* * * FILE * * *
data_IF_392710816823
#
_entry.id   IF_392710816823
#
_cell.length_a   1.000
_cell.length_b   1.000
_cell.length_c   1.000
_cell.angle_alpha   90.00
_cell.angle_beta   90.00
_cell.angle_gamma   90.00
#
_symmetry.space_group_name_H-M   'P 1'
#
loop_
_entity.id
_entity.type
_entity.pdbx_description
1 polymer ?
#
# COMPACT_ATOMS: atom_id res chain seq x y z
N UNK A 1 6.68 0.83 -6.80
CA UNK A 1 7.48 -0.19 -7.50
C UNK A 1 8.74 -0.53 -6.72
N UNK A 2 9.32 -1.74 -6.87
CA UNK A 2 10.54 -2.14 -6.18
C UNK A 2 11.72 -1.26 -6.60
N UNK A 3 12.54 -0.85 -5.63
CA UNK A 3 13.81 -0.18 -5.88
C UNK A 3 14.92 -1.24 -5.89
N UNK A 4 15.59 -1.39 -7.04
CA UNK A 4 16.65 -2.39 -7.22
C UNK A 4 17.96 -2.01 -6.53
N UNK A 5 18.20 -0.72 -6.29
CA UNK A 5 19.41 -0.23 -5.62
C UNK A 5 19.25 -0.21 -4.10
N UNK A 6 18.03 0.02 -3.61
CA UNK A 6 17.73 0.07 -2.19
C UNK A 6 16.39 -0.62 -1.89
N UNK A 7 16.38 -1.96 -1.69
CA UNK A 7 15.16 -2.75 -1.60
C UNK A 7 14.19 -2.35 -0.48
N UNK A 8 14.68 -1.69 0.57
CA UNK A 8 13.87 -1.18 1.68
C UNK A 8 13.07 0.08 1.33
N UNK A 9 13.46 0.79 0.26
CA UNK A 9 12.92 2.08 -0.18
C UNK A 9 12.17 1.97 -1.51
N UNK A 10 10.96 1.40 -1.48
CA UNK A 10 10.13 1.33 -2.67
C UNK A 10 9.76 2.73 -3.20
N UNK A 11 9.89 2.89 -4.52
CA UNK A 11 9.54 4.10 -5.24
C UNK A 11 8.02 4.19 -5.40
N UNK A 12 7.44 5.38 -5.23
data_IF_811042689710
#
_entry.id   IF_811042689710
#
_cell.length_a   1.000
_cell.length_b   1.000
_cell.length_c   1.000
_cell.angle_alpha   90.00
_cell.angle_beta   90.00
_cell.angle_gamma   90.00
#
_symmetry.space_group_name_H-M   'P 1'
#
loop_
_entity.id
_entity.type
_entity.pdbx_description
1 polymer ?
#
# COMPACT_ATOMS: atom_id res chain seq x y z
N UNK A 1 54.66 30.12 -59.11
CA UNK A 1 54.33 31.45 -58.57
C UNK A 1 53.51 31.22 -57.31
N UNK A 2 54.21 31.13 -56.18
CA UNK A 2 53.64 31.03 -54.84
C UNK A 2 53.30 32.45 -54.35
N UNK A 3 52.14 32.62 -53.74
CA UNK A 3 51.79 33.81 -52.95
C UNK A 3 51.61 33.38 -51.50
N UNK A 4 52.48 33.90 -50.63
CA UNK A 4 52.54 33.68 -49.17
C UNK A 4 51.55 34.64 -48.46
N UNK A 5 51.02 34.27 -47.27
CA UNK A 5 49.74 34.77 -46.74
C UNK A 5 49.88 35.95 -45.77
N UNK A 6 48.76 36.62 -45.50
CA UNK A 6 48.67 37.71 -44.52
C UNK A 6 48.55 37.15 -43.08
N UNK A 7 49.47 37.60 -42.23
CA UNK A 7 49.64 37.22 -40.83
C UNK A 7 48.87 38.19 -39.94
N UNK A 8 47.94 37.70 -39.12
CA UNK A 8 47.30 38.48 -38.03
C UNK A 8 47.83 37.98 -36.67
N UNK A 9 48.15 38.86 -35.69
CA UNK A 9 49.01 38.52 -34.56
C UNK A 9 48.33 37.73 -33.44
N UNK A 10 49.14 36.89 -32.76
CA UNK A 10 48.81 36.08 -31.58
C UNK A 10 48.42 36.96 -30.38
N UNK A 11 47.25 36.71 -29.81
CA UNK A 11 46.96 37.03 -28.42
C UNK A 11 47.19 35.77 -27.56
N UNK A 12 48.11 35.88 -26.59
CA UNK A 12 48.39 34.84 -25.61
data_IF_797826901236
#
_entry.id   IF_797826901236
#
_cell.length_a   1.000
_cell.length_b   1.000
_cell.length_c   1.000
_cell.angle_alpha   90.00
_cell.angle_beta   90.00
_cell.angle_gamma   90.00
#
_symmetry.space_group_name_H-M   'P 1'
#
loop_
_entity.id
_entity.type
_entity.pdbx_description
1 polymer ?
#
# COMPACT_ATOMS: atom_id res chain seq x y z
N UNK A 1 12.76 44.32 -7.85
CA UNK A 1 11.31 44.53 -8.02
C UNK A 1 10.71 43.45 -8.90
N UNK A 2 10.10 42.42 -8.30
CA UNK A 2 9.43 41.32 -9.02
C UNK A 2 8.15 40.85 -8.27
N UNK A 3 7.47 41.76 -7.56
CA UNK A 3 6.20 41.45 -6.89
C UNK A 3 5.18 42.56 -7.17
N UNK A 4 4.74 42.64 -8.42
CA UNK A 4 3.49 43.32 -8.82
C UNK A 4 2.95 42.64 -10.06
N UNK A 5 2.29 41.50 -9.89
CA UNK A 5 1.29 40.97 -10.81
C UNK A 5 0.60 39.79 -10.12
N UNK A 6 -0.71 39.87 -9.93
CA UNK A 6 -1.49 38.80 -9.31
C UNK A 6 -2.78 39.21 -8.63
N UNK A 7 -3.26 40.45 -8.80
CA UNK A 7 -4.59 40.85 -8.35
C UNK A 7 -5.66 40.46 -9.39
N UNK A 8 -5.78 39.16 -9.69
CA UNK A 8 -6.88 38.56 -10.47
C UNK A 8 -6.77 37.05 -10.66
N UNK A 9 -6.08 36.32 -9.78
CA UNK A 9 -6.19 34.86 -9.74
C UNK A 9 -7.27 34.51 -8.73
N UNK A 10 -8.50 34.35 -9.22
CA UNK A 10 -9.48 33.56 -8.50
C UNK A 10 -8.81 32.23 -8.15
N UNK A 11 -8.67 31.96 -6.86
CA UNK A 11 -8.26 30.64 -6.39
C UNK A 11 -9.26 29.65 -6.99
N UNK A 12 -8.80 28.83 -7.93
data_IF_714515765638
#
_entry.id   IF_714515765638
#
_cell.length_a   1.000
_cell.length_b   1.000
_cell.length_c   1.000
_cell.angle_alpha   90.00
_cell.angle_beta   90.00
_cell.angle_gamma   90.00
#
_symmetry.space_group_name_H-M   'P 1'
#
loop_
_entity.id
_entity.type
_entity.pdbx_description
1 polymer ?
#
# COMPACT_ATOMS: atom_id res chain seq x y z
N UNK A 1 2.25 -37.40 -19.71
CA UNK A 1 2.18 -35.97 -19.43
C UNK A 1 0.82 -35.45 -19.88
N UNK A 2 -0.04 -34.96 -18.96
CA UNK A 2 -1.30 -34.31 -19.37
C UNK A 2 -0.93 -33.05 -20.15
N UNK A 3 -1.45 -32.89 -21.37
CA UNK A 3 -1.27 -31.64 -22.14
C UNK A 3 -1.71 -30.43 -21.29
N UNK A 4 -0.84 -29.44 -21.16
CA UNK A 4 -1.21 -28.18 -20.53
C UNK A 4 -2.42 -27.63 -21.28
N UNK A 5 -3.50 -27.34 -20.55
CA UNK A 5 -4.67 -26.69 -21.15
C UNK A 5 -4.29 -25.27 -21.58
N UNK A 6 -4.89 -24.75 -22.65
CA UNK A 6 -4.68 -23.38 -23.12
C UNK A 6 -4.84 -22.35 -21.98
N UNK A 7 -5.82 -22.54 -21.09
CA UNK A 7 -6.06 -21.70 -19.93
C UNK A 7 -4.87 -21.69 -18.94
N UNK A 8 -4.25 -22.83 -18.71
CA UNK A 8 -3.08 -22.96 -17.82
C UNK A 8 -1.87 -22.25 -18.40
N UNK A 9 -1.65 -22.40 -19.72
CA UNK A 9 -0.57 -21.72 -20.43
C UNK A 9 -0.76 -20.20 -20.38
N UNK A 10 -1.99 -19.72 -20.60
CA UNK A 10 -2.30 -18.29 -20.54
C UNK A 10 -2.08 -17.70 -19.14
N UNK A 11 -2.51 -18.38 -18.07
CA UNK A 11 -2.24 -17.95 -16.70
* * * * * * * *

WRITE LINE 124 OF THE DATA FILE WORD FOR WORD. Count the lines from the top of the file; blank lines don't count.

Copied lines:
_entity.id